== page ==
Mobile TV's second wind

Eden Zoller and Jonathan Doran/Ovum
23 May 2011
OvumThe rebirth of the mobile-TV space owes much to the evolution of devices, the growth of mobile broadband, and the rise of the application store business model. These changes are bringing about a diversity of content and service options as well as a mixture of business model possibilities.
When operators first launched mobile-TV and video services, they did so with ambitions to occupy a central role in the supply chain, controlling most aspects of content acquisition, management, service packaging, and delivery. The majority of telcos have stepped back from this position, realizing that they do not have the expertise, resources, or market standing to deliver on this vision. Instead they concentrate on content aggregation and packaging, which is the right way forward.
As the multi-screen paradigm becomes increasingly prevalent, mobile video distribution is becoming the business of pay-TV operators and content providers as well as web companies from outside the traditional TV or telco domains.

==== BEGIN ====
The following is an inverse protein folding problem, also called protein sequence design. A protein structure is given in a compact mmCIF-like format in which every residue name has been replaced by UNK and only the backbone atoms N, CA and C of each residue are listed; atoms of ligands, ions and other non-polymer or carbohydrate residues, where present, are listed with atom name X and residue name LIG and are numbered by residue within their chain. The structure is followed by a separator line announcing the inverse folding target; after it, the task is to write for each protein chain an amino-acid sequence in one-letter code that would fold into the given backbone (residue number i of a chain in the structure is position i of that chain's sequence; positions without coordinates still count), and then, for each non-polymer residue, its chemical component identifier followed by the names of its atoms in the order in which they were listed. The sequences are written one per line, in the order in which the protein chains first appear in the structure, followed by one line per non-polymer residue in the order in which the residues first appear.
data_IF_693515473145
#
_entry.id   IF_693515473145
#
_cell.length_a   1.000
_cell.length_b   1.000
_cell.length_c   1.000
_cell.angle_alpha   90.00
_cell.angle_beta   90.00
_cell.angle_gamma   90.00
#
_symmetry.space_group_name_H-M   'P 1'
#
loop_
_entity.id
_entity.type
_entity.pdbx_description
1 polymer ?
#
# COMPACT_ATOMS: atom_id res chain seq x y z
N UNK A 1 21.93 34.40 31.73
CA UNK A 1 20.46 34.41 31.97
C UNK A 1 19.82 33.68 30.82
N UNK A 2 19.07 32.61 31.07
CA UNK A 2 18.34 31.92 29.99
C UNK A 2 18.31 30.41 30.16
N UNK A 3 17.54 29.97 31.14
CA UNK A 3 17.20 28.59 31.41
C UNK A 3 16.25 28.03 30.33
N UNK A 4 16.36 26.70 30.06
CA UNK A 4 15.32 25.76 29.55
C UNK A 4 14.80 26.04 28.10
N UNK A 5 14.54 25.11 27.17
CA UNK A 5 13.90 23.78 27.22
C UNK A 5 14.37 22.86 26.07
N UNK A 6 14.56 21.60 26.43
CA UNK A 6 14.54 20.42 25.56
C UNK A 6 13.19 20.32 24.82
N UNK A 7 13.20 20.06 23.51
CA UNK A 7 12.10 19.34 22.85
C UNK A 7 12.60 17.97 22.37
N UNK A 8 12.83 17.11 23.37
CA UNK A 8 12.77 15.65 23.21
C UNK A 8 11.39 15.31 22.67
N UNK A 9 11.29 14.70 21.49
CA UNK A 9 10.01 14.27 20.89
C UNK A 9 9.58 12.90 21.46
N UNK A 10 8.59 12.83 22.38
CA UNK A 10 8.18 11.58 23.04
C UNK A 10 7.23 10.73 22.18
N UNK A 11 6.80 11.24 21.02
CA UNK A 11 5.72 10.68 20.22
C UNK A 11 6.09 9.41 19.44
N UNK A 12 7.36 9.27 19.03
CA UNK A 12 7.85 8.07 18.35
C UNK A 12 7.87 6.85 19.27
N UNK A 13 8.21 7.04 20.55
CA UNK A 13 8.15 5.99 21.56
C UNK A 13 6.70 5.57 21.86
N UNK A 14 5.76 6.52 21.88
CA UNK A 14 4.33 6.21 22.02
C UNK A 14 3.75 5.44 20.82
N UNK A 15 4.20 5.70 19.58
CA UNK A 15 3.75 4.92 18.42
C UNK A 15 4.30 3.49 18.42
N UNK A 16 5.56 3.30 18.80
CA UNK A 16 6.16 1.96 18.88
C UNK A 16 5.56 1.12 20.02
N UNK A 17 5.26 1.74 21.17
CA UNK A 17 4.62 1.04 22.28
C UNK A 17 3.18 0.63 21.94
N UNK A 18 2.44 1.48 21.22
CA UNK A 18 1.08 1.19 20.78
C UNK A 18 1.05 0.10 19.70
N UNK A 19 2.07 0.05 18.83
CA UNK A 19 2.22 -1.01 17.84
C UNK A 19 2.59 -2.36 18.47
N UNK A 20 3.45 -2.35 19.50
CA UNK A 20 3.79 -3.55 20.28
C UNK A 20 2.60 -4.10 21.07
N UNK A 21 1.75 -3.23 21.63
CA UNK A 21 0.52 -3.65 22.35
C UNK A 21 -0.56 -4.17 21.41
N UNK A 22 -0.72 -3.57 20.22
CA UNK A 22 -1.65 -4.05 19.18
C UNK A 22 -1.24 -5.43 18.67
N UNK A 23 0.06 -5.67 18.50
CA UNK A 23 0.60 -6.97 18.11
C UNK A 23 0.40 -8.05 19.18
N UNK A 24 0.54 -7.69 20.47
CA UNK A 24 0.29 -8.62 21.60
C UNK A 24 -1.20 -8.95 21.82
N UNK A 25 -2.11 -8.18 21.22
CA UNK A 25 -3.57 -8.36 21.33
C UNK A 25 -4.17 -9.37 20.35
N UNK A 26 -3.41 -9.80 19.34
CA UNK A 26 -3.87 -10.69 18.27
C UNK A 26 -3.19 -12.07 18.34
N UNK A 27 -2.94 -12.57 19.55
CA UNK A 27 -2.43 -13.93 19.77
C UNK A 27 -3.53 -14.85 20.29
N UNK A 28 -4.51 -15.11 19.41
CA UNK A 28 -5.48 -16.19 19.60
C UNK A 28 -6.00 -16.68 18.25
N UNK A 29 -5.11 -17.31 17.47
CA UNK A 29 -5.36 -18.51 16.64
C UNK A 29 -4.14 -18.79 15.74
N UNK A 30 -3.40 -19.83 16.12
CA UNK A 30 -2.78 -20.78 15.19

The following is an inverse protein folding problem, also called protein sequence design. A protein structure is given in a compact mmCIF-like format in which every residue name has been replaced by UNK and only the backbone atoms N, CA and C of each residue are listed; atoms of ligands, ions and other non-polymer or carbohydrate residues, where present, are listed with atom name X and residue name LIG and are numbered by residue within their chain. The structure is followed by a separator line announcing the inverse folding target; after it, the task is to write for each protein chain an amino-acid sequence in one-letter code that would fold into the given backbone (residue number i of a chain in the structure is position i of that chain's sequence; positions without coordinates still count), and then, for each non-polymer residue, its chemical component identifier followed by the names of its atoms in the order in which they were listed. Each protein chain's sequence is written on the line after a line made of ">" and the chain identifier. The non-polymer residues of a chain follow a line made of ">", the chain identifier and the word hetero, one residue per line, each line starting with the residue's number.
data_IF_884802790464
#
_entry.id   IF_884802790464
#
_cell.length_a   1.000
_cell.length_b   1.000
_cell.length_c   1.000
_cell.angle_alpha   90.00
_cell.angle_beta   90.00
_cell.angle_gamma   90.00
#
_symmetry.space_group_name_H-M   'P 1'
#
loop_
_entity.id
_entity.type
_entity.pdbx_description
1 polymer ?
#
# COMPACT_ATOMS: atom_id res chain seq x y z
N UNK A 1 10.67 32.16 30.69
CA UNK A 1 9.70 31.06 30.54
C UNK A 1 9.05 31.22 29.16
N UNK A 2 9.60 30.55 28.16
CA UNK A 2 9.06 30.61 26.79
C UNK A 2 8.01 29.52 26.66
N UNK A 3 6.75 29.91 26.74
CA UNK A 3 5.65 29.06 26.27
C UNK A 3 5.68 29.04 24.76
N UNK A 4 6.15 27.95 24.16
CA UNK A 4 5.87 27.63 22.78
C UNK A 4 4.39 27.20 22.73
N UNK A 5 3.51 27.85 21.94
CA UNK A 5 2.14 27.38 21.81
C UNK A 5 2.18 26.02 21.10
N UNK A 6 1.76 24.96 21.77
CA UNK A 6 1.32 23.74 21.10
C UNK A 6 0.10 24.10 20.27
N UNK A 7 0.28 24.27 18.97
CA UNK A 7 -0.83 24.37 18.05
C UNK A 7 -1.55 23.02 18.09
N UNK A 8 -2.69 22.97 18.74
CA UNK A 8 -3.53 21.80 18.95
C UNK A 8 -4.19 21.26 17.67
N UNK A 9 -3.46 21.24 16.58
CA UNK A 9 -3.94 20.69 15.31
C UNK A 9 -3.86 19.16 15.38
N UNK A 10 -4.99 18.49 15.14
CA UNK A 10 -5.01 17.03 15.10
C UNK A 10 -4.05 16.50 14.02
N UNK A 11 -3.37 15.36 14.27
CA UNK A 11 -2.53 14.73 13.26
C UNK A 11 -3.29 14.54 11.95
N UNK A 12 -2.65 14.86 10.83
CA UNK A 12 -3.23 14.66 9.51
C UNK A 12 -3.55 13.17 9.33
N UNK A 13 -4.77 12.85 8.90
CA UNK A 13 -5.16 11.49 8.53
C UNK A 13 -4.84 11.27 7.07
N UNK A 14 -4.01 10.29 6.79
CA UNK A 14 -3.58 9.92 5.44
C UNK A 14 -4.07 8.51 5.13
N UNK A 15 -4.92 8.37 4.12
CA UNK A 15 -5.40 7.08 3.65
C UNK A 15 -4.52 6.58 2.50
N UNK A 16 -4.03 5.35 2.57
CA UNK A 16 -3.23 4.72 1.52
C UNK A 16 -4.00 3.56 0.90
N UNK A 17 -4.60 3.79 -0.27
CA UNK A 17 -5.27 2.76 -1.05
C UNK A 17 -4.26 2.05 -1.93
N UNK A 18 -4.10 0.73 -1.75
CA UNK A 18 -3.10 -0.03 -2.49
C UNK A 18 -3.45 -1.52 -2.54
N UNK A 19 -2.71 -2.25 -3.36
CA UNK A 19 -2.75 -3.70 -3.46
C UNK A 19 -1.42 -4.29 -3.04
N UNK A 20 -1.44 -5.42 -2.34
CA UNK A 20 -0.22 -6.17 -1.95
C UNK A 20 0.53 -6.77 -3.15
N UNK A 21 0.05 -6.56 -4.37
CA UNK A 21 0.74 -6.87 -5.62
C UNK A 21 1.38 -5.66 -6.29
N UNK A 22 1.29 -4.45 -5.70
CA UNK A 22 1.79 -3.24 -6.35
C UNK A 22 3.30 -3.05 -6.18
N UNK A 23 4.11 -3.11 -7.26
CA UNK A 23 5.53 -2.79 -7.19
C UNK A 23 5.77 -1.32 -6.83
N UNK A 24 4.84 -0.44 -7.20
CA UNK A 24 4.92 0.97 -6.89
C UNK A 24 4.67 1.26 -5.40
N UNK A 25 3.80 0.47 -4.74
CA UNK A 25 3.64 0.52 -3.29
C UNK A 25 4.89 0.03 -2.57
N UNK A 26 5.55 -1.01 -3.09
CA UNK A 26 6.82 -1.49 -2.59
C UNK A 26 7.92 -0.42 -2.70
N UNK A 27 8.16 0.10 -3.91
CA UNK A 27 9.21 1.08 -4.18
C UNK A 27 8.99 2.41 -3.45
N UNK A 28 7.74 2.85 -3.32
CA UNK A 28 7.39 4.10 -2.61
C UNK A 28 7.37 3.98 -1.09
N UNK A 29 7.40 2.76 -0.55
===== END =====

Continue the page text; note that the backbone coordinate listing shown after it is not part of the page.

Satellite operators are proving particularly adept at using mobile to enhance their single-play TV propositions. Meanwhile, a multi-play cable- or telco-TV operator with capabilities in content delivery over multiple distribution channels can leverage its mobile operation to extend the reach of a pay-TV service.
Content providers are harnessing mobile delivery as a natural extension to their online distribution strategies, and developing mobile applications to provide easy access to their video offerings is becoming a priority for most. Premium content owners are extending traditional distribution networks by working with online aggregators such as Netflix and Hulu, which typically have strong multi-screen strategies. Some, particularly those holding sports content rights, are also developing D2C mobile video propositions alongside their existing delivery options.
Meanwhile, the push by adjacent players into TV and video will become more pronounced, with Google and Facebook showing particular promise. Going forward, Android handsets and tablets will likely serve as a third screen in Google’s proposed web-TV mix. Facebook is already a popular platform for viewing video content, particularly YouTube video, and we expect mobile to play a strong role in any future Facebook TV strategy.


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